Intro to Dimensioning cont. Units • SI units. Common linear unit is mm (e.g. 5 mm) • Imperial units. Customary linear unit is the decimal inch (0.25 in) • If all dimensions are in either millimetres or inches, the symbol after each dimension can be omitted. Put a note on the drawing: ALL DIMENSIONS IN MILLIMETRES
Dimensioning terms • Extension lines • Indicate length to which dimension applies • Do not touch the object (gap) • Should not cross other lines • Dimension lines • Show extent of the dimension • Should not cross other lines • Notes • Give information about object • Always in uppercase letters • Leaders • Point to a feature, terminate with arrowhead • Point to a surface, terminate with dot
Linear Dimensions • Linear dimensions apply to straight lines or distances. • Chain (starting point for one dimension is the end of previous dimension) • Coordinate dimensions (referenced from one point)
Tolerances • Tolerance is the maximum amount by which a length can vary and still be acceptable. • In general, the smaller the tolerance, the more it will cost to manufacture • But parts still must fit together!
Tolerances • Consider a shaft passing through a hole • Max shaft diameter = 30.5 mm • Minimum hole diameter = 29.5 Interference
Tolerances Solution? • Unilateral tolerance (can vary in only one direction).
Tolerances • Also tolerances on dimensions • Tolerances can add up, and parts may be too tight (or loose). Edge A could be 1.5mm too big Edge B could be 2mm too short
Tolerances Solution? • Use coordinate dimensioning to reduce effect of tolerance addition
Rules for Dimensioning • Dimensions must be complete with no information missing. User must not be required to make assumptions or measure anything directly on drawing.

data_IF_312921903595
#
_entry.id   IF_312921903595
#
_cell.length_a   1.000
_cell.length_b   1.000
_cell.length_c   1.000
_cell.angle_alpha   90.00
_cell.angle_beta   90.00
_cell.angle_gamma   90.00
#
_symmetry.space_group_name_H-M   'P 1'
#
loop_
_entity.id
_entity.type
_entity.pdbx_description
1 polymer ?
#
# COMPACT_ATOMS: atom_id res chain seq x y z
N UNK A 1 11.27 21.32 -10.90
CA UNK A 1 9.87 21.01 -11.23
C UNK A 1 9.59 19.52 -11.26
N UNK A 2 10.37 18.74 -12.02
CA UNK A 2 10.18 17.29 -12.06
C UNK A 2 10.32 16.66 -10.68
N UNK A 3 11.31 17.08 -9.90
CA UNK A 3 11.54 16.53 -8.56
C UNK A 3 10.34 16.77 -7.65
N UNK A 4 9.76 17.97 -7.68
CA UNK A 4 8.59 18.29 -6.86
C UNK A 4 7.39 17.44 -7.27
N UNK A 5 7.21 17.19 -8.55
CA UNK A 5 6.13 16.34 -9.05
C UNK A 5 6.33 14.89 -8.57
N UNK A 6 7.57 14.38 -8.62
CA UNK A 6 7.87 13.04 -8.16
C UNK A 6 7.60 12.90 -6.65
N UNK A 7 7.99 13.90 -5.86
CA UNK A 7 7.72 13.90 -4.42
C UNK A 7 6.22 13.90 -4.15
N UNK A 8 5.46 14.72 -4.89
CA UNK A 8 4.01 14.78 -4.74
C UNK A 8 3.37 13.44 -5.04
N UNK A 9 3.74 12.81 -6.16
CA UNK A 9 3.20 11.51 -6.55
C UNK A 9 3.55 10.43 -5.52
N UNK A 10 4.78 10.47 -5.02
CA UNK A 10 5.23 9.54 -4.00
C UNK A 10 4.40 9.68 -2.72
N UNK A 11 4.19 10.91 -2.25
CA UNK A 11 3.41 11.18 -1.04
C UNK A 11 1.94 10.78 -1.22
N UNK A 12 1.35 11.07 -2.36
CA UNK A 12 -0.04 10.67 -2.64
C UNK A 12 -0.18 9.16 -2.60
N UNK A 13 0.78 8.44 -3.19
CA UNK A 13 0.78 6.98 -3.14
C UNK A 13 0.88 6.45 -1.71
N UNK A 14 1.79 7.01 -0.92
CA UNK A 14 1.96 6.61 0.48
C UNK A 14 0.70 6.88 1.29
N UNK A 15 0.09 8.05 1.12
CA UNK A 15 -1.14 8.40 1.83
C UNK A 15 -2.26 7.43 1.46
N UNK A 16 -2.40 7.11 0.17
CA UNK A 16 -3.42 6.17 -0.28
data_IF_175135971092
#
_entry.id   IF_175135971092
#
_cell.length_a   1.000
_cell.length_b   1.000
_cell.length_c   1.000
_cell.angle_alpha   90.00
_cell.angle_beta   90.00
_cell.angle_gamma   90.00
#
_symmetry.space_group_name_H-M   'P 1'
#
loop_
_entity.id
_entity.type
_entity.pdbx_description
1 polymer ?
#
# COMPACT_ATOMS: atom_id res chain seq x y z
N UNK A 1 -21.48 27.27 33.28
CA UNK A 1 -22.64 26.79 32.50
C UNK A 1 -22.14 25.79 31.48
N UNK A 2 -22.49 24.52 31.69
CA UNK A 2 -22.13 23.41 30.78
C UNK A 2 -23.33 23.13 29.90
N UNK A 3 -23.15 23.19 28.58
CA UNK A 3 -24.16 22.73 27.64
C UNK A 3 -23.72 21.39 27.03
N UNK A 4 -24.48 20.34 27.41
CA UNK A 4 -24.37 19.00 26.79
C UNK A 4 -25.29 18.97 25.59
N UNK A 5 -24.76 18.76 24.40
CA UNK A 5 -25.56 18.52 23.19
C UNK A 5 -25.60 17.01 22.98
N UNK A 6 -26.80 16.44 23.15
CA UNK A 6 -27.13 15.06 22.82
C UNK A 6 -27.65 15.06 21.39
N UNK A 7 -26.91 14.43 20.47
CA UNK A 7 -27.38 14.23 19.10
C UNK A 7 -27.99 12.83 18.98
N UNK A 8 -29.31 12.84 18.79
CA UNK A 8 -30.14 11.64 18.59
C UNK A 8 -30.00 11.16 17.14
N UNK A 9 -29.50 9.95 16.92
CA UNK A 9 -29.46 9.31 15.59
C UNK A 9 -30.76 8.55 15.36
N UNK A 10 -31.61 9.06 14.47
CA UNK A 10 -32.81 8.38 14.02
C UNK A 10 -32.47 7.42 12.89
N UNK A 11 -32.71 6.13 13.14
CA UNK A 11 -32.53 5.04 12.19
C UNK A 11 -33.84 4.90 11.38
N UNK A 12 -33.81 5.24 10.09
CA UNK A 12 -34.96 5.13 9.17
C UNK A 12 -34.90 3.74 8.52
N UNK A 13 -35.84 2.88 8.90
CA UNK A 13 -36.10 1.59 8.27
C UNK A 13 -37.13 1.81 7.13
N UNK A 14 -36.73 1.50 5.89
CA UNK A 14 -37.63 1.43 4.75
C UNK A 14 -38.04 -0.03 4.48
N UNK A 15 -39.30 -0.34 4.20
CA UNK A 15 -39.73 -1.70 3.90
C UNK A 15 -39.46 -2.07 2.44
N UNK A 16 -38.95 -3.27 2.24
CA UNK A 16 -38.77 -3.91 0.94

Not here here here Rules for Dimensioning • Do not add extra dimensions
Rules for Dimensioning • Show dimensions on true profile and refer to visible outlines, not hidden lines Incorrect Correct
Rules for Dimensioning Show where shape shows best
Rules for Dimensioning • Dimensions should be arranged for maximum readability
Rules for Dimensioning Group dimensions around features
Rules for Dimensioning • Should be no redundant dimensions, but sometimes can add reference dimensions for more information (e.g. overall size).
Place DimensionsOFFView * and don’t use visible boundary lines for extension lines*
Other Guidelines … Place the largest dimension farthest from the part boundary Avoid: long extension lines; dimensioning to hidden lines; crossing dimension lines with extension lines
Dimensioning Features • Angular Dimensions specify angle between two points
Dimensioning Features • Circular Dimensions are defined by specifying the location of the centre and either the radius or diameter • Diameter • a solid cylinder is dimensioned where both length and diameter are in same view with visible outlines • A hole (a negative cylinder) is dimensioned where the circular shape is seen
Dimensioning Features • Large diameter holes are dimensioned specifying the diameter
Dimensioning Features • Radius • Incomplete circular features are specified by the location of the centre, the starting point, the end point, and the radius • The location may not be specified by the drawing, other information such as tangent points must be given to locate its centre
Assignment #5 • In your workbook, complete question 32 in Chapter 3. • Note: the question is fairly simple, so make sure it is neat and complete.